The Ten Hours’ Bill provided splendid terrain for these reactionary classes and factions to combine with the proletariat against the industrial bourgeoisie. While significantly restricting the rapid development of the wealth, the influence, and the social and political power of the manufacturers, it gave the workers merely material, indeed exclusively physical advantages. It protected their health from being too rapidly ruined. But it gave them nothing which could make them dangerous to their reactionary allies; it neither gave them political power nor altered their social position as wage-labourers. On the contrary, the Ten Hours agitation kept the workers still under the influence and partly under the leadership of these propertied allies of theirs, which they had been more and more striving to draw away from since the Reform Bill[226] and the rise of the Chartist agitation. It was quite natural, especially at the start of the industrial upheaval, that the workers, who were in direct conflict only with the industrial bourgeoisie, should ally themselves with the aristocracy and the other factions of the bourgeoisie by whom they were not directly exploited and who were also struggling against the industrial bourgeoisie. But this alliance adulterated the labour movement with a strong reactionary admixture which is only gradually disappearing; it reinforced significantly the reactionary element within the labour movement-those workers whose trade still belongs to manufacture and is thus itself threatened by industrial progress, like for instance the handweavers.

It was thus a piece of good fortune for the workers that in the confused period of 1847, when all the old parliamentary parties were dissolved and the new ones had not yet taken shape, the Ten Hours’ Bill was finally passed. It was passed in a series of most confused votes, directed apparently only by chance, in which no party voted compactly and consistently except the decidedly Free Trade manufacturers on the one hand and the fanatically protectionist landowners on the other. It got through as a piece of chicanery that the aristocrats and a faction of the Peelites and the Whigs put over on the manufacturers to avenge themselves for the great victory which these had wrested from them in the repeal of the Corn Laws.[227]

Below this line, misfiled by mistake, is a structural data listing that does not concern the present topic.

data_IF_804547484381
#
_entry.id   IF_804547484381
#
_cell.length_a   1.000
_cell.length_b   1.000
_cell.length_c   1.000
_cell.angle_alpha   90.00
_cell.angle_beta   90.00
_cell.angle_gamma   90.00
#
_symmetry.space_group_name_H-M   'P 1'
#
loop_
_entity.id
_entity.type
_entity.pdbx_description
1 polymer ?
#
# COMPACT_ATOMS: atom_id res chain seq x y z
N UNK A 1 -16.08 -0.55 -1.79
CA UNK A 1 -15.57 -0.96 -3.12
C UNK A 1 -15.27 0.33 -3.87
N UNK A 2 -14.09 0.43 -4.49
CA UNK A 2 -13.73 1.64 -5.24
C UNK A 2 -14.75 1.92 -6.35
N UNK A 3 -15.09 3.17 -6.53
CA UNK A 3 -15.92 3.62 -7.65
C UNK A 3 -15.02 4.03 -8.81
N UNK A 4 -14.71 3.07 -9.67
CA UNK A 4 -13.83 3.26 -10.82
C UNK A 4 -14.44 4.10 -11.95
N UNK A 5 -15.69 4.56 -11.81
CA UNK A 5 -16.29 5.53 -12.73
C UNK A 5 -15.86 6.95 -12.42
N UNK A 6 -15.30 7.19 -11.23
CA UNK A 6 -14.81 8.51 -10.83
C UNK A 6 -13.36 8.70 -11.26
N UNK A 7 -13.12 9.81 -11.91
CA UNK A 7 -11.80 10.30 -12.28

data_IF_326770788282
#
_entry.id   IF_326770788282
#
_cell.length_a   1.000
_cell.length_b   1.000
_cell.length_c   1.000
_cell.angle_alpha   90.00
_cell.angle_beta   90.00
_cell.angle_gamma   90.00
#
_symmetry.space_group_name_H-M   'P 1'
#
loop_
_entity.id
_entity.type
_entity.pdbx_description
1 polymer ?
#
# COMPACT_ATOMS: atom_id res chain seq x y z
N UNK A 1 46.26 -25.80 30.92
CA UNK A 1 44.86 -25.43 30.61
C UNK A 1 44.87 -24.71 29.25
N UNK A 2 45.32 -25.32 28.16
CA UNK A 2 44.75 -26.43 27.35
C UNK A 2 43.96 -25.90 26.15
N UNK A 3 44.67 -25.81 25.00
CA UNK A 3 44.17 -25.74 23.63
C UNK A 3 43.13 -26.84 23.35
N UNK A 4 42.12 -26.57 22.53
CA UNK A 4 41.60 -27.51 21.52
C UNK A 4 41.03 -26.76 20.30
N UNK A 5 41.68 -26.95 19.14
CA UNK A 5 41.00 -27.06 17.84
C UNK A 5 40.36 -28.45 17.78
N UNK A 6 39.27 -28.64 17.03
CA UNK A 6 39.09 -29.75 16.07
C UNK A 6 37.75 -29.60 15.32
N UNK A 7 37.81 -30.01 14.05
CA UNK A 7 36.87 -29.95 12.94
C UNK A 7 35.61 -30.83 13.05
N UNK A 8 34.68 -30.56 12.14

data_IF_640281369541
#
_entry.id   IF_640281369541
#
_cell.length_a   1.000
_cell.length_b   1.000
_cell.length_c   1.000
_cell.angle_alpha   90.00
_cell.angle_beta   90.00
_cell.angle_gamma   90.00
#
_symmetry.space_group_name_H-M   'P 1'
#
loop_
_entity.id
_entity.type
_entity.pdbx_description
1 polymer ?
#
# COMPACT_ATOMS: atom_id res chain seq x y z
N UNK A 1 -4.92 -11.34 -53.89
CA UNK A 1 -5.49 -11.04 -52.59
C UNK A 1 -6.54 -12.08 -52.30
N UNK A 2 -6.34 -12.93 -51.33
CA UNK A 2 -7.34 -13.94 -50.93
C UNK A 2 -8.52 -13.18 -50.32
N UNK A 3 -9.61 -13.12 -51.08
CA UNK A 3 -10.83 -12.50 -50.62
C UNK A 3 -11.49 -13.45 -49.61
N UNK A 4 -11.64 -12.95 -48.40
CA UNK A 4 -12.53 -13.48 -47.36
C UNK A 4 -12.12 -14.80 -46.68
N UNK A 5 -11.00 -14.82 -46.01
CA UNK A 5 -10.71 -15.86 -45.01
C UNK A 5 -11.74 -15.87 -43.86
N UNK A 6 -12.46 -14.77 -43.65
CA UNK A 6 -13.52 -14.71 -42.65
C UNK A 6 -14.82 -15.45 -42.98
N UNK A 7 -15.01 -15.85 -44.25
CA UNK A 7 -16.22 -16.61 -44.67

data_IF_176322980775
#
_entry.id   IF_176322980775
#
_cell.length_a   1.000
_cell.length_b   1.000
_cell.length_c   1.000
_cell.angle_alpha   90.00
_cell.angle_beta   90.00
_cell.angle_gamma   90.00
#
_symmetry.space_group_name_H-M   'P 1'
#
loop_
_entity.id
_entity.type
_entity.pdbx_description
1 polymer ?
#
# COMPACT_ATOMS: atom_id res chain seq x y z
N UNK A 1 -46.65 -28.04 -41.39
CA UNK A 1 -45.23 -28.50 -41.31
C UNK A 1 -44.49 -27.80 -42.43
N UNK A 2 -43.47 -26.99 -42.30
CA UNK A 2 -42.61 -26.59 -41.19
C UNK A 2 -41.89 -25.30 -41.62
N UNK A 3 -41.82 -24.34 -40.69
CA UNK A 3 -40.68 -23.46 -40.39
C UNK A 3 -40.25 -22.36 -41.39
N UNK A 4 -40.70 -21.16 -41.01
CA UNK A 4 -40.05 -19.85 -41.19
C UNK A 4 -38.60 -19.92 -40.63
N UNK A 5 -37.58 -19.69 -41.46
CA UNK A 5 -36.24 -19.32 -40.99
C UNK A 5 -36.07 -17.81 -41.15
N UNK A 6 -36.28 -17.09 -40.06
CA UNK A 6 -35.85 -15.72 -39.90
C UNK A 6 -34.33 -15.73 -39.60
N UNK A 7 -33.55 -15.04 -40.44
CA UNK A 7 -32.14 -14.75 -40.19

The Ten Hours’ Bill not only gave the workers the satisfaction of an indispensable physical need, by protecting their health to some extent from the manufacturers’ frenzy for exploitation, it also liberated the workers from their alliance with the sentimental dreamers, from their solidarity with all the reactionary classes of England. The patriarchal drivel of an Oastler, or the moving assurances of sympathy from a Lord Ashley could find no more listeners once the Ten Hours’ Bill ceased to provide point to these tirades. Only now did the labour movement concentrate wholly on achieving the political rule of the proletariat as the prime means of transforming the whole of existing society. And here it was faced by the aristocracy and the reactionary factions of the bourgeoisie, only shortly before still the allies of the workers, as so many raging enemies, as so many allies of the industrial bourgeoisie.